Venezuela's Juan Guaido vows to replace President Maduro 'very soon'

Demonstrators banged pots and sounded car horns at the protest in a square in the east of the capital

Juan Guaido, president of the National Assembly who swore himself in as the leader of Venezuela, center, stands on a vehicle during a protest against Venezuelan President Nicolas Maduro in Caracas, Venezuela, on Tuesday, March 12, 2019. Caracas began going dry Monday as the country’s power crisis put utilities out of commission, risking supplies for 5.5 million people. Photographer: Carlos Becerra/Bloomberg
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Venezuela's opposition leader Juan Guaido vowed on Tuesday to take Nicolas Maduro's place in the presidential palace "very soon," as thousands of people took to the streets of Caracas to protest.

"We need an office to work in, so very soon, and when we have the armed forces totally on our side, we'll go to find my office there in Miraflores. Very soon," Mr Guaido told supporters, who chanted back: "Yes, you can!"

Demonstrators banged pots and sounded car horns at the protest in a square in the east of the capital. Many waved large banners calling on Mr Maduro to go.

"The situation is very difficult, we are hoping that this government will change. We've had enough of this chaos!" said one of the demonstrators, Miguel Gonzalez.

"With courage and strength I asked you to believe in yourselves, that Venezuela would emerge from the darkness, that the end of the usurpation is very close," said Mr Guaido, who is recognized as interim president by more than 50 countries.

Venezuela's state prosecutor, Tarek William Saab, told reporters he would place Guaido under investigation for "his alleged involvement in the sabotage of the Venezuelan electric grid."

It is the first government move against the US-backed Mr Guaido since his return to Venezuela last week after defying a travel ban to visit several allied South American leaders.

Mr Maduro has blamed a devastating multi-day blackout plaguing Venezuela on Washington, and declared "victory" in what he called an "electricity war" triggered by the Pentagon.

He also called for support from allies including Russia and China as well as the United Nations in investigating the US "cyber attack" he said was responsible for the blackout.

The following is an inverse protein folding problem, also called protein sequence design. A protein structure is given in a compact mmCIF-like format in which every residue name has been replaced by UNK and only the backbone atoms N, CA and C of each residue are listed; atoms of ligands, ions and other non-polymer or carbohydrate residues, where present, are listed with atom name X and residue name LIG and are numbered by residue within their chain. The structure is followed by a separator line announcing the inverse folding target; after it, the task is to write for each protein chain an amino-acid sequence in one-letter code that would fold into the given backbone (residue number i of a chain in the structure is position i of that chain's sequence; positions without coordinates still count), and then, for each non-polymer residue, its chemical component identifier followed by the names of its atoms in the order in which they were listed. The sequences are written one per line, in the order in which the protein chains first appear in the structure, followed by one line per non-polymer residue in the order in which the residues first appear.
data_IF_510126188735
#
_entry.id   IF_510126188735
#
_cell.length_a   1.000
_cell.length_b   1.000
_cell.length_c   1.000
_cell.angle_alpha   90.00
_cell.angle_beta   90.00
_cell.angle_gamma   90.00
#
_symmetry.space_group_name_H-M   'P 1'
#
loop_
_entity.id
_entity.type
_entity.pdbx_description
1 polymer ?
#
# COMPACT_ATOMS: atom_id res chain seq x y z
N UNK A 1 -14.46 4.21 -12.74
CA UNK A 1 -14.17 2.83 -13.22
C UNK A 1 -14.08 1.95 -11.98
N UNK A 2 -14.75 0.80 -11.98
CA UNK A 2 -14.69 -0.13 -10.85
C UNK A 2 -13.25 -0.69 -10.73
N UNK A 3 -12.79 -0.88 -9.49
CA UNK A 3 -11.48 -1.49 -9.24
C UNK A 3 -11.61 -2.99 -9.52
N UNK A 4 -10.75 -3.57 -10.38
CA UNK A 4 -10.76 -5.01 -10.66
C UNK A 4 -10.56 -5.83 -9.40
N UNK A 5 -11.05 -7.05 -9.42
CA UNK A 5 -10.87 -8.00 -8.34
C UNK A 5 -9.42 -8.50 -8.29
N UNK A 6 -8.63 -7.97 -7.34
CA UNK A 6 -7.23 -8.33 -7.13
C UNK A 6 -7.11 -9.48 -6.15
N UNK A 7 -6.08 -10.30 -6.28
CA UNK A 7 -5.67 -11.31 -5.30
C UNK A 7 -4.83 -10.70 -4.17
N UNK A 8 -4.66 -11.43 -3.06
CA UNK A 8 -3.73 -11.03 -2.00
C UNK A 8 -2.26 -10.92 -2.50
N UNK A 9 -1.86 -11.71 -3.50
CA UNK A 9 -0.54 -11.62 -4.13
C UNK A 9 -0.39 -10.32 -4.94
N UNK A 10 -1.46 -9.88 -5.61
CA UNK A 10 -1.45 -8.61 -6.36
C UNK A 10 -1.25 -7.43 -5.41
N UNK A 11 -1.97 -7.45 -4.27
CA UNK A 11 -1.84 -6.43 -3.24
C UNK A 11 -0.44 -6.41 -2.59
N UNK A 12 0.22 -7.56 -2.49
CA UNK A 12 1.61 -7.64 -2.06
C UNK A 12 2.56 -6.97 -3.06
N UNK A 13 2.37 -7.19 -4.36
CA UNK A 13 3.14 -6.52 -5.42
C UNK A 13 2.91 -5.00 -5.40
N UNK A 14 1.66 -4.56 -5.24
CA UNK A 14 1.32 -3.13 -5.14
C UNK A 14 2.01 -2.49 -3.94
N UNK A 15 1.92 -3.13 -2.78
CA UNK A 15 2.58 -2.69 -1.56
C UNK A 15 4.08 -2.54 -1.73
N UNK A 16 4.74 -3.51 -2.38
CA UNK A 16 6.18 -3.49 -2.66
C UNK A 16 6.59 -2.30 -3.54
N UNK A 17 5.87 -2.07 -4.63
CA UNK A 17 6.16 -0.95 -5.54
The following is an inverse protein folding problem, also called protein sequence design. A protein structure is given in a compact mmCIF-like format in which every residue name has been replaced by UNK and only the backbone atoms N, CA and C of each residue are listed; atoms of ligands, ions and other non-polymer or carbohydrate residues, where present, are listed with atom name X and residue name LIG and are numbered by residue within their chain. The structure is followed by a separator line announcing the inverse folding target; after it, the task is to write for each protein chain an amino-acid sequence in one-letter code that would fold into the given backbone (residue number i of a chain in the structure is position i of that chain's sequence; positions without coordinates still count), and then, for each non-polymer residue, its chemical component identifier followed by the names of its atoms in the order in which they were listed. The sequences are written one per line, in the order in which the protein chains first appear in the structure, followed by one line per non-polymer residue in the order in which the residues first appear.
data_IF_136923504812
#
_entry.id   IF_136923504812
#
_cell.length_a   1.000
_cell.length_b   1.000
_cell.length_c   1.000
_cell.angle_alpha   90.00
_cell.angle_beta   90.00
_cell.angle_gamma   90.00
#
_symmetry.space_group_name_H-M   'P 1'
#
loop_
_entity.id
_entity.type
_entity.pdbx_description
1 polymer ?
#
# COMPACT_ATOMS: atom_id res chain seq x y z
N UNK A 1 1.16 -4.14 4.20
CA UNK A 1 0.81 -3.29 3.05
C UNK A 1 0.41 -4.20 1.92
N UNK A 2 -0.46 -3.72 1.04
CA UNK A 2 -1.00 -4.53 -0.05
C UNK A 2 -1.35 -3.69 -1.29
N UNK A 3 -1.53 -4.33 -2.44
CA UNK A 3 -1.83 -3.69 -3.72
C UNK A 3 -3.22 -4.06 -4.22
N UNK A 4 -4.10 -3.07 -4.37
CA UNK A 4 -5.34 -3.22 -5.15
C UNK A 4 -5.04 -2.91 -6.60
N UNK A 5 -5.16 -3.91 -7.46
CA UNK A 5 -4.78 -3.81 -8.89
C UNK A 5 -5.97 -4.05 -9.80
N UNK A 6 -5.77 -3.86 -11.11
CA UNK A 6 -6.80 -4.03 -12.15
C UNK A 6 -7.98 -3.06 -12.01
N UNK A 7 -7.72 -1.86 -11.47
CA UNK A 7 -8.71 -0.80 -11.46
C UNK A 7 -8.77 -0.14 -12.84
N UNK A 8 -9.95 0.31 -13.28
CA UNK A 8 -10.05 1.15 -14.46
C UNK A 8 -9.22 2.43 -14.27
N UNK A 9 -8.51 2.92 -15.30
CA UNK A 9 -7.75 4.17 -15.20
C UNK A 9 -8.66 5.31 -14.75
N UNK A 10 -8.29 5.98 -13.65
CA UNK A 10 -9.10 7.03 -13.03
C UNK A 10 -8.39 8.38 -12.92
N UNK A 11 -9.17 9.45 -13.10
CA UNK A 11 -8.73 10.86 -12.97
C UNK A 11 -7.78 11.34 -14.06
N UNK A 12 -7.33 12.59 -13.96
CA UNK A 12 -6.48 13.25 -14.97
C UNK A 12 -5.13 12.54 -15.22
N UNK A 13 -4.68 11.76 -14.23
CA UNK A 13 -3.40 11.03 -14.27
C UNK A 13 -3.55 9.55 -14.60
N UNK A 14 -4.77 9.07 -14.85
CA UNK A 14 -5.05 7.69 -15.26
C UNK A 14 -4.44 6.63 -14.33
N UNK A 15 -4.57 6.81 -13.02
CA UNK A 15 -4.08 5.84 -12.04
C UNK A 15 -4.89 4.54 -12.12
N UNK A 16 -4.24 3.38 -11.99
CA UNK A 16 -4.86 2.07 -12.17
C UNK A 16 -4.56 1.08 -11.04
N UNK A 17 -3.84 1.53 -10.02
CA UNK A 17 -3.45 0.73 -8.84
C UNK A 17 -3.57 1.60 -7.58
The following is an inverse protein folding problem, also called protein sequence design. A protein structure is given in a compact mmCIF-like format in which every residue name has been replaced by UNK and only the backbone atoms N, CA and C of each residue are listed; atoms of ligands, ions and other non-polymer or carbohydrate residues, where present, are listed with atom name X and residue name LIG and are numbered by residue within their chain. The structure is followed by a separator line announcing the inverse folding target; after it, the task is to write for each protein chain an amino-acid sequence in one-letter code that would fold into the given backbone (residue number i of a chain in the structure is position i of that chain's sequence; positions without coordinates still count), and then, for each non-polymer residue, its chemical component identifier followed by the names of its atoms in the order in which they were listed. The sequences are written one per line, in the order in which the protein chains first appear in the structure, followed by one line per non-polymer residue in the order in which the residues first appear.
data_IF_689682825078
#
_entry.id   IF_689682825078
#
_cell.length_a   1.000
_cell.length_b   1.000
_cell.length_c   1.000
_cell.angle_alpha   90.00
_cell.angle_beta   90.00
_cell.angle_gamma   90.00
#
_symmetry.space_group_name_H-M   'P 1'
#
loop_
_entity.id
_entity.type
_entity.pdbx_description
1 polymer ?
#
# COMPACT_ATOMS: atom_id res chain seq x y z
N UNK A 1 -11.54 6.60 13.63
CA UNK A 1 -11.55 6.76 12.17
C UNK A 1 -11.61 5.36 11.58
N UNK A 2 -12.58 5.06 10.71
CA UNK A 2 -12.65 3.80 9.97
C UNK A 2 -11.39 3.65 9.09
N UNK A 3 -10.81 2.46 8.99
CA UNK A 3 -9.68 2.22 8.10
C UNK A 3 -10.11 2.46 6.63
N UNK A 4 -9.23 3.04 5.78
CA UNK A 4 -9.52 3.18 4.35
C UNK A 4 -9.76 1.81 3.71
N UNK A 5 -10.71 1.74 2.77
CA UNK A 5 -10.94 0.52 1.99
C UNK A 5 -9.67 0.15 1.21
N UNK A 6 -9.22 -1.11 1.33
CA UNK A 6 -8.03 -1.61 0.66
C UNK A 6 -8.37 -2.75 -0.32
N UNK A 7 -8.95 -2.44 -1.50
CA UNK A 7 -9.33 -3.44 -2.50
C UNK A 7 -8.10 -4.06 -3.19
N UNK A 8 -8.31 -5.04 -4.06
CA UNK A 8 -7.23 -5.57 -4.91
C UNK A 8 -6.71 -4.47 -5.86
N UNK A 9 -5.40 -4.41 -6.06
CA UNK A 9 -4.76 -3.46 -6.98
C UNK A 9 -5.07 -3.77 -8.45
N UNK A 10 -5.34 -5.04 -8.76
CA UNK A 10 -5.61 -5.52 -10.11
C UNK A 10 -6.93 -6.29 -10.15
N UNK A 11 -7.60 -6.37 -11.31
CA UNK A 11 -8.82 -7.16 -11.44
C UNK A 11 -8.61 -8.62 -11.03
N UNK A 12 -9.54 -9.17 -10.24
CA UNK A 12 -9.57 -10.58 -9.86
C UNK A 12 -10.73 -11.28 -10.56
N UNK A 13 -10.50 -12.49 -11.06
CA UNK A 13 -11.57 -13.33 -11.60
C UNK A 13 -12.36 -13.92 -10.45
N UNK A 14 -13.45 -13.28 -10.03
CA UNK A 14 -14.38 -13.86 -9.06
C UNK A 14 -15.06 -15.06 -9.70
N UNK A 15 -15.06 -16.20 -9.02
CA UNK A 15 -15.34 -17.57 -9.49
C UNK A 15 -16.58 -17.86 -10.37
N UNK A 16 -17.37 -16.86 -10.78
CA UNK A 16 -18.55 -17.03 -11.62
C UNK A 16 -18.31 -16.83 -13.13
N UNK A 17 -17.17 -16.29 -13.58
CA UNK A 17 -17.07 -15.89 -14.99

While Mr Maduro pointed the finger at Washington, critics have long blamed the government for failing to maintain the power grid.

Mr Guaido, 35, is seeking to capitalise on public anger over the blackout, which has piled misery on a population suffering years of economic crisis and shortages of food and medicine under Mr Maduro.

The youthful opposition chief – locked in a power struggle with Mr Maduro since declaring himself interim president on January 23 – has branded the socialist leader a "usurper" over his re-election in May, widely dismissed as neither free nor fair.

Outlining the case against Mr Guaido, Mr Saab said the opposition leader had disseminated a series of messages that have "stoked violence".

"At this moment he appears as one of the intellectual authors of this electrical sabotage and is practically calling for a civil war in the middle of this blackout."

The US kept up the pressure on Tuesday, with its special envoy on the crisis, Elliott Abrams, saying Washington would soon impose "very significant additional sanctions" on institutions doing business with Mr Maduro's government.

It has already targeted a growing list of individuals and companies linked to the Maduro government, including state oil company PDVSA.

Prompted by Mr Guaido's urging, the opposition-dominated National Assembly declared a "state of alarm" on Monday to pave the way for the delivery of international aid, 250 tons of which has been stuck for a month at Venezuela's borders with Colombia and Brazil.

However, with Mr Maduro controlling the military and security services – which are currently preventing aid from entering the country – he has no means of enforcing it.

Mr Maduro used the military to begin distributing food, water and other assistance in several districts on Tuesday.